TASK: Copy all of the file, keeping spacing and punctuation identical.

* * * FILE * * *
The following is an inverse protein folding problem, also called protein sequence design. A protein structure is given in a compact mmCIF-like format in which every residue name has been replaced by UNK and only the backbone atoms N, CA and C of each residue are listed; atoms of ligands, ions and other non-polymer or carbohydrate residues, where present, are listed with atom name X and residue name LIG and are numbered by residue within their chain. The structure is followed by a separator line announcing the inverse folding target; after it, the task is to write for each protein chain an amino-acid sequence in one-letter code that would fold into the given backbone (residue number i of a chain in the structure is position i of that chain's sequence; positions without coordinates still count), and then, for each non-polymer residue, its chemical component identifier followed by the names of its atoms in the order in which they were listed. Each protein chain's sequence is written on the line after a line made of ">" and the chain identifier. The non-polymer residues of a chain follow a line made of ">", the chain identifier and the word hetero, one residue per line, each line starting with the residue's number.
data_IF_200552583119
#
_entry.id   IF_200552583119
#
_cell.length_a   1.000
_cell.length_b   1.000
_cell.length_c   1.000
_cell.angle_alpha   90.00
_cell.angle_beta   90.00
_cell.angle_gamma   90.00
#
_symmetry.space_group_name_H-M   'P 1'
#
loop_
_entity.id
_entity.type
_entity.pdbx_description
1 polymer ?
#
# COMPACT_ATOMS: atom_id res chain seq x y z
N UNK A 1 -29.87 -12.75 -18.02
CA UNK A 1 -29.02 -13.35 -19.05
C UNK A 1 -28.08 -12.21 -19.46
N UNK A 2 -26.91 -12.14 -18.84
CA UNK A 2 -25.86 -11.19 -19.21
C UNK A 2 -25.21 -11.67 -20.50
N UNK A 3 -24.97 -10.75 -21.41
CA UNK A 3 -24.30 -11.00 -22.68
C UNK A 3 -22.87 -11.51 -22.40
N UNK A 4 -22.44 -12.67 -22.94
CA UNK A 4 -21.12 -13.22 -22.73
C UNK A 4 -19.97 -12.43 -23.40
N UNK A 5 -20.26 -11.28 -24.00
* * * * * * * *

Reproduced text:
The following is an inverse protein folding problem, also called protein sequence design. A protein structure is given in a compact mmCIF-like format in which every residue name has been replaced by UNK and only the backbone atoms N, CA and C of each residue are listed; atoms of ligands, ions and other non-polymer or carbohydrate residues, where present, are listed with atom name X and residue name LIG and are numbered by residue within their chain. The structure is followed by a separator line announcing the inverse folding target; after it, the task is to write for each protein chain an amino-acid sequence in one-letter code that would fold into the given backbone (residue number i of a chain in the structure is position i of that chain's sequence; positions without coordinates still count), and then, for each non-polymer residue, its chemical component identifier followed by the names of its atoms in the order in which they were listed. Each protein chain's sequence is written on the line after a line made of ">" and the chain identifier. The non-polymer residues of a chain follow a line made of ">", the chain identifier and the word hetero, one residue per line, each line starting with the residue's number.
data_IF_200552583119
#
_entry.id   IF_200552583119
#
_cell.length_a   1.000
_cell.length_b   1.000
_cell.length_c   1.000
_cell.angle_alpha   90.00
_cell.angle_beta   90.00
_cell.angle_gamma   90.00
#
_symmetry.space_group_name_H-M   'P 1'
#
loop_
_entity.id
_entity.type
_entity.pdbx_description
1 polymer ?
#
# COMPACT_ATOMS: atom_id res chain seq x y z
N UNK A 1 -29.87 -12.75 -18.02
CA UNK A 1 -29.02 -13.35 -19.05
C UNK A 1 -28.08 -12.21 -19.46
N UNK A 2 -26.91 -12.14 -18.84
CA UNK A 2 -25.86 -11.19 -19.21
C UNK A 2 -25.21 -11.67 -20.50
N UNK A 3 -24.97 -10.75 -21.41
CA UNK A 3 -24.30 -11.00 -22.68
C UNK A 3 -22.87 -11.51 -22.40
N UNK A 4 -22.44 -12.67 -22.94
CA UNK A 4 -21.12 -13.22 -22.73
C UNK A 4 -19.97 -12.43 -23.40
N UNK A 5 -20.26 -11.28 -24.00